There isn't a neatly rational system or pattern to these alignments, to our modern way of thinking, such as grids or geometrical shapes, yet there is still a coherence to it all, with hints of both an organically-arising and a thought-through, planned order.
Here are the maps
Isles of Scilly:
Kerrier and Lizard:
To view any of these maps on your computer using Google Earth, go to the map that interests you, click the three dots at the top-right of the map legend, then click 'download KML', save the KMZ or KML file to your computer and open it in Google Earth.
Map courtesy of Google Maps
Chûn Quoit from Boswens menhir
Boscawen-ûn stone circle
Early Christian cross near Sancreed
The fogou at Carn Euny
The Merry Maidens stone circle
Chûn Quoit and Boscaswell church
Carn Lês Boel
The Mount from Carfury menhir
Quartz stone at Boscawen-ûn
St Euny's holy well, Carn Euny
Carn Euny Iron Age village
Men Scryfa inscribed menhir
Carn Kenidjak from Botrea Barrows
West Lanyon Quoit
This project is dedicated to
and Tom Graves
for their friendship and
their contributions to
geomancy and archaeology.
Carn Galva from Lanyon Quoit
How it all came about
The idea came in 2013 to Palden Jenkins, who has been interested in archaeology and geomancy since 1971, starting with field research in North Wales and then in Uppland, Sweden, through the 1970s. Later, when resident in Glastonbury between 1980 and 2008, he researched and published the Map of the Ancient Landscape around Glastonbury. This having been a complex and meticulous project, in 2013 he prevaricated before starting work on a map of Penwith.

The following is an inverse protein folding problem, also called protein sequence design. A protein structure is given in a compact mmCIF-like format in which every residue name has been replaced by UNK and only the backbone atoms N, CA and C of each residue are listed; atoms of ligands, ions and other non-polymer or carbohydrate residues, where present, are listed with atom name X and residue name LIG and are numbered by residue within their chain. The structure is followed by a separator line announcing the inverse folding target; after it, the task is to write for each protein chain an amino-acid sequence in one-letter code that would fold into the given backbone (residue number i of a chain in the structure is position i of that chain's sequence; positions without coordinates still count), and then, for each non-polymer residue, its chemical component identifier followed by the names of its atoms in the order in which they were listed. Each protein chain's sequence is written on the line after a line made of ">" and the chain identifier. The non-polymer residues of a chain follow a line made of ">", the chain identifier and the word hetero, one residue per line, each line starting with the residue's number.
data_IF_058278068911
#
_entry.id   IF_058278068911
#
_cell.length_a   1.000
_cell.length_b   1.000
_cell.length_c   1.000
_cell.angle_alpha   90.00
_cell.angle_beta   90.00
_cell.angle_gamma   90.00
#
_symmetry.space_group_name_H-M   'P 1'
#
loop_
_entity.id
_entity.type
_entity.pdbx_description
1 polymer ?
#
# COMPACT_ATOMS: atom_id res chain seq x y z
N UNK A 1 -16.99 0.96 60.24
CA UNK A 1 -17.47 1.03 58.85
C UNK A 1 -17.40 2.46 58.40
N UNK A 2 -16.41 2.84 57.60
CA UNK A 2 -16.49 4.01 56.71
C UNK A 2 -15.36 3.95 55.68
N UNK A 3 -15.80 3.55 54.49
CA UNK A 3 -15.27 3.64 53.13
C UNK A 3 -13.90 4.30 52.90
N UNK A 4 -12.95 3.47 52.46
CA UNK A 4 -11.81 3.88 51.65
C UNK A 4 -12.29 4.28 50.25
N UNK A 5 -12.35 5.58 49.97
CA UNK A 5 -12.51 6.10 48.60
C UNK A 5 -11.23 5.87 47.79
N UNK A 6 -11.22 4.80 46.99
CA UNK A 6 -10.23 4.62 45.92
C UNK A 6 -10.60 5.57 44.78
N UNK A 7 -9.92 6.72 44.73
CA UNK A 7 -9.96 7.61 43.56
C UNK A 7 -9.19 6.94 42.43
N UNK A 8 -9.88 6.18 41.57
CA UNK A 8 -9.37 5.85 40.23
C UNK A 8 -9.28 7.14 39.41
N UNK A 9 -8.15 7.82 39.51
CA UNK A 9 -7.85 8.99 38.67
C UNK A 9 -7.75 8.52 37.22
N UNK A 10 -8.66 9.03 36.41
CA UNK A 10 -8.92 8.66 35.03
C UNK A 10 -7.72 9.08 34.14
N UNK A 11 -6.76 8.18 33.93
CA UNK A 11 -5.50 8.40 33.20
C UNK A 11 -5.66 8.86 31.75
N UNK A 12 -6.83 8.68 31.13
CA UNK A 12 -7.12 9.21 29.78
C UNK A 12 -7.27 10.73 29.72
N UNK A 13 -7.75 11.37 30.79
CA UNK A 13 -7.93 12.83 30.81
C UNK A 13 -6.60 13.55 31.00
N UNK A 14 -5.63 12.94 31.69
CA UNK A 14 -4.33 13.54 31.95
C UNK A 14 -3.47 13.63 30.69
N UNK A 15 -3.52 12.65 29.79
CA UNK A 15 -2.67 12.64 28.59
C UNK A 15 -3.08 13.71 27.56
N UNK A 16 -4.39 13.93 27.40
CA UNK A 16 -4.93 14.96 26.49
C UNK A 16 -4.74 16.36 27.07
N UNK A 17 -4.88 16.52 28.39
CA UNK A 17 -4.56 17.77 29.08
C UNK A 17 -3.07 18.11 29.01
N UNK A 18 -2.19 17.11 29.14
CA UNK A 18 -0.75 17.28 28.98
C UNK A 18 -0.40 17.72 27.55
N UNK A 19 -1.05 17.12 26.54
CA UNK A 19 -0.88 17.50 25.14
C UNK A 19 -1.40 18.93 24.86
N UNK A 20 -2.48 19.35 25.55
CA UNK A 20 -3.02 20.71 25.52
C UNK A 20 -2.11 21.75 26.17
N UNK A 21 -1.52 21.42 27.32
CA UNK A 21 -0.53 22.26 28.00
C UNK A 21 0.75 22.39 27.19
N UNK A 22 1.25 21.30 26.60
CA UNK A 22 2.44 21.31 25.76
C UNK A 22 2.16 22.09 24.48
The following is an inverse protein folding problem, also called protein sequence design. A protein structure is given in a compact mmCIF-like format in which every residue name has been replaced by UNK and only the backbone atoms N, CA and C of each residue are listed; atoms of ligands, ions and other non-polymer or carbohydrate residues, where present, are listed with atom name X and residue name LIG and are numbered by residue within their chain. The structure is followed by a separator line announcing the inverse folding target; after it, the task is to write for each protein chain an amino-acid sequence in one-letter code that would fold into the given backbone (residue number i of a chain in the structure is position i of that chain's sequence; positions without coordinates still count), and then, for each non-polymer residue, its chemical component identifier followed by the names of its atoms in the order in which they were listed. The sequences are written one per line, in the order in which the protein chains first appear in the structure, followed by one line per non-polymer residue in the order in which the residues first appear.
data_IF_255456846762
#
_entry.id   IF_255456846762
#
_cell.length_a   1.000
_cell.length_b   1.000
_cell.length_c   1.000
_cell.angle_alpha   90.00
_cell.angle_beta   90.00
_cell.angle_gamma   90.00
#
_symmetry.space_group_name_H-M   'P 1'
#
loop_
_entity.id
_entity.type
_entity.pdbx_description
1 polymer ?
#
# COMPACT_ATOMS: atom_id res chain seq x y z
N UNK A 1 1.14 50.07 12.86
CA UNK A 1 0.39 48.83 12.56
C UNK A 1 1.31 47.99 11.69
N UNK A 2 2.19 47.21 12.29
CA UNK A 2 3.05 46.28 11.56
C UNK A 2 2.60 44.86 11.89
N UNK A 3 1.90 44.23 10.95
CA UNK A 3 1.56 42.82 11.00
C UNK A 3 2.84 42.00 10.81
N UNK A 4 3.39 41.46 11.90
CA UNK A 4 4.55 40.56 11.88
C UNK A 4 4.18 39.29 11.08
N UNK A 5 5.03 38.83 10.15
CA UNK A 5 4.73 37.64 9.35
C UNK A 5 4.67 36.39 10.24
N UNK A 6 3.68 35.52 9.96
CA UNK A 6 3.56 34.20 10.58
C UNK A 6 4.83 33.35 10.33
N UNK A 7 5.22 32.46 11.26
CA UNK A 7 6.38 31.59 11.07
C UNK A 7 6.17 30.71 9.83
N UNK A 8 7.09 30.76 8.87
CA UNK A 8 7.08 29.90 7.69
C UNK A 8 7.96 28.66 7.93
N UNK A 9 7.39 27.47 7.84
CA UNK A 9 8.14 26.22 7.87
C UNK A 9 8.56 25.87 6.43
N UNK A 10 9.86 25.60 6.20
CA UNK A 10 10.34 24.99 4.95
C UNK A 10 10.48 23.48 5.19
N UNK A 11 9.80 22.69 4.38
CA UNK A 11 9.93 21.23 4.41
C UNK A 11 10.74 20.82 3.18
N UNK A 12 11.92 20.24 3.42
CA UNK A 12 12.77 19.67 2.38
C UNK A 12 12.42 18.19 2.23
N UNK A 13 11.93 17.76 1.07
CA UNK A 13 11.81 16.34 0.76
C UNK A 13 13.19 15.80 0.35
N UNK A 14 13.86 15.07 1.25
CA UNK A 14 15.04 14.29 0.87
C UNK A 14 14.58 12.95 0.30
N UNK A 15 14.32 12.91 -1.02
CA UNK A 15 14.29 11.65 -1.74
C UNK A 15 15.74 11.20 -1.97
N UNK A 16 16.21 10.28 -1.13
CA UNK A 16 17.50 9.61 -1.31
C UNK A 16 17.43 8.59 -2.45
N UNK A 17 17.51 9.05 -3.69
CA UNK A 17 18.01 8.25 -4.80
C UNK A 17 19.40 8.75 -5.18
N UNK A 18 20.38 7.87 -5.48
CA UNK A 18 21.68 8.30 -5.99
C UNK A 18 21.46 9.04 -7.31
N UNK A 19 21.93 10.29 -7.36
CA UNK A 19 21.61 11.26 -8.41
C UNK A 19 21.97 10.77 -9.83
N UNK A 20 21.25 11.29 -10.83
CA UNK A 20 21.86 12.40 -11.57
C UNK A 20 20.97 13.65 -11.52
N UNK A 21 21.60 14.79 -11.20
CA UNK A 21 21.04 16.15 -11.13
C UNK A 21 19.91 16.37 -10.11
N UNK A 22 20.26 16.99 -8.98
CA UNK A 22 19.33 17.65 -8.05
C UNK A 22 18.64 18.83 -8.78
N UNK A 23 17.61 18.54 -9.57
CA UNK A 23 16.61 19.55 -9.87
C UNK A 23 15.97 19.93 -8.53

The process started when he asked Cheryl Straffon, a mainstay of the Penwith archaeological scene, whether a map of the area's ancient sites was available. It wasn't. So Palden volunteered to make one. Little was he to know at that time that many new discoveries were to unfold as he compiled the map.
The initial Penwith map was started in December 2014 and work went on through the subsequent stormy winter until the first version was completed by June 2015. A complete revision and update has been carried out in 2019, adding far more detail, systematising information given and checking every single ancient site and alignment. This process is ongoing, proceding in waves of activity.
While doing this it became evident that more research needed to be done in future. The work will continue and develop further in coming years, and progress in this work will be reported on this site.
Gratitude to the following people and organisations for the part they have played in the making of thes maps:
- Alfred Watkins and John Michell for sparking the geomancy movement in UK, and especially to John for his work in Penwith around 1970-73 - see his book The Old Stones of the Land's End Peninsula;
- Cheryl Straffon, Raymond Cox and contributors to Meyn Mamvro for all their work, and to Cheryl and Ray for checking the maps, information and considered opinions;
- the many researchers who have contributed data, insights and ideas to the study of West Penwith's ancient past;
- Heritage Gateway, Pastscape, the Megalithic Portal and The Modern Antiquarian, all of which have been important sources of precise locational data and information;
- Google Maps, DigitalGlobe, Getmapping plc, Infoterra Ltd, Bluesky, Landsat and Terrametrics for the digital mapping and satellite photography that forms the base of the maps.
Two routes follow from here.
For more about the map and alignments:
or to examine the maps more closely: